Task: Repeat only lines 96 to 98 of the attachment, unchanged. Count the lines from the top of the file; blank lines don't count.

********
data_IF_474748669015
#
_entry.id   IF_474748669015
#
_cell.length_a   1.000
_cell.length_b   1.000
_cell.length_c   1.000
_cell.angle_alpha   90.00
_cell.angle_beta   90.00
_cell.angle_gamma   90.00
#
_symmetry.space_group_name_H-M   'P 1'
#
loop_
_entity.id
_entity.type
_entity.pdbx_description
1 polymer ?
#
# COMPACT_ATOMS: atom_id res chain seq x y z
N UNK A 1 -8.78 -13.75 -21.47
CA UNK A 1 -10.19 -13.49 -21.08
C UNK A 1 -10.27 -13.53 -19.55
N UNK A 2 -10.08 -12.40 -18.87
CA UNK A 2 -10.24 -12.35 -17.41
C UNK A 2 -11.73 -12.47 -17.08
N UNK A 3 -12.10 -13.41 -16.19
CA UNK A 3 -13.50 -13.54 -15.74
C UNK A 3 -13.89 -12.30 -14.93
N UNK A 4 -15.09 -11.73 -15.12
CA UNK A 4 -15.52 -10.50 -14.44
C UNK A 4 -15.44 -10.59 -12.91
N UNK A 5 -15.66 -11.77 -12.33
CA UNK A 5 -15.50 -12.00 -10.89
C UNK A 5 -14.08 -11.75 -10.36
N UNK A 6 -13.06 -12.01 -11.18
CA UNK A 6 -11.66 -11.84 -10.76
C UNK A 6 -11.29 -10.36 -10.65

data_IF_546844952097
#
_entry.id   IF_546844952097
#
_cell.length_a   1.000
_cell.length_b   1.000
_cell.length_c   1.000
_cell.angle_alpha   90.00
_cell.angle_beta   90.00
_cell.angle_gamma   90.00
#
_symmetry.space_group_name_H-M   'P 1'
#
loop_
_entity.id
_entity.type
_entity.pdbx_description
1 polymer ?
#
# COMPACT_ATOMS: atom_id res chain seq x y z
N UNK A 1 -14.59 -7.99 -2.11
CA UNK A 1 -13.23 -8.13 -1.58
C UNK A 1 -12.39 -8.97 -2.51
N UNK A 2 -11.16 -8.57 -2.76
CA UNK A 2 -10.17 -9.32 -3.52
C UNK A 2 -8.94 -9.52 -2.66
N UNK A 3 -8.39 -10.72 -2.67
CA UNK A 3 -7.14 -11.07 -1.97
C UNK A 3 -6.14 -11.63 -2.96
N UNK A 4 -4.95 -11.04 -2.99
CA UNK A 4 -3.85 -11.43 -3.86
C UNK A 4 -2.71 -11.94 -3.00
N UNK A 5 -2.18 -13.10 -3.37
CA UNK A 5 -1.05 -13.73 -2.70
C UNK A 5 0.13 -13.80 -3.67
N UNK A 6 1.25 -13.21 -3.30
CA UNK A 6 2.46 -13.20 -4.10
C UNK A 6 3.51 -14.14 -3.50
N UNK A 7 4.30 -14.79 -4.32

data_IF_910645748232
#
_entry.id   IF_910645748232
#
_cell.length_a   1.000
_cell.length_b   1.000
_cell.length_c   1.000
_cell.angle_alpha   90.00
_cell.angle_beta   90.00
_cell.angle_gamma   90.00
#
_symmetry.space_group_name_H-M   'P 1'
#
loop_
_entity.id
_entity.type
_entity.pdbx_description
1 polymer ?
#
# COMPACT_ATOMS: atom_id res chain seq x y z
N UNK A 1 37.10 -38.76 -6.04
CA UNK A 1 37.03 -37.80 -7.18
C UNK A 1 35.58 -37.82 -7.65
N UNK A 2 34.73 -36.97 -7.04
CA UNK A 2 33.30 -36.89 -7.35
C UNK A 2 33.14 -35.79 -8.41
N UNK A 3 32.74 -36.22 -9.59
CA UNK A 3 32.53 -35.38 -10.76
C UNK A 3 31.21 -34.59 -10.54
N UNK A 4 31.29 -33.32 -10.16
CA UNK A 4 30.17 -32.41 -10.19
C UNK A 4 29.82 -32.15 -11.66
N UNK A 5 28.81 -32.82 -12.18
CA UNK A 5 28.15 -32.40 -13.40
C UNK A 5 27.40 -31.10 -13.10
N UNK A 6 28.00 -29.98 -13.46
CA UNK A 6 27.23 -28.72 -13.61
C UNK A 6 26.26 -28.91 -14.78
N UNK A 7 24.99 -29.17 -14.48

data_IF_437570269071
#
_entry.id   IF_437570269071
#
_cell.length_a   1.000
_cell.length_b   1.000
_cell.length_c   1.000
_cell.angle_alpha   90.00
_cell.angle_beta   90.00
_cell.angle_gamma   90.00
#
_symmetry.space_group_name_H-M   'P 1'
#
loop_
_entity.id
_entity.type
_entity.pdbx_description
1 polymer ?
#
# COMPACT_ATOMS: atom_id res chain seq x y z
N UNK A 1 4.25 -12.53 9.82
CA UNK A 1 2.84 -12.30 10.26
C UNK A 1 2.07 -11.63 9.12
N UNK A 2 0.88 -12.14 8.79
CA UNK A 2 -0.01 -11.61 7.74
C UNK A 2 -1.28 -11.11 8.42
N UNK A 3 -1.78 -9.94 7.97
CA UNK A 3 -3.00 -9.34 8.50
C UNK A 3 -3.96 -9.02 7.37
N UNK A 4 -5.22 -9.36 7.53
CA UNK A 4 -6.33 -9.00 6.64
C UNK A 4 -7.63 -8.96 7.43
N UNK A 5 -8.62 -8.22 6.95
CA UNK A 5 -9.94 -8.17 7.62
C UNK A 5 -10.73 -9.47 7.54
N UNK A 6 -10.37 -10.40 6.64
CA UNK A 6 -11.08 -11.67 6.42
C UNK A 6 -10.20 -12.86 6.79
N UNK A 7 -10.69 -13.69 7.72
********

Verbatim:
#
# COMPACT_ATOMS: atom_id res chain seq x y z
N UNK A 1 37.10 -38.76 -6.04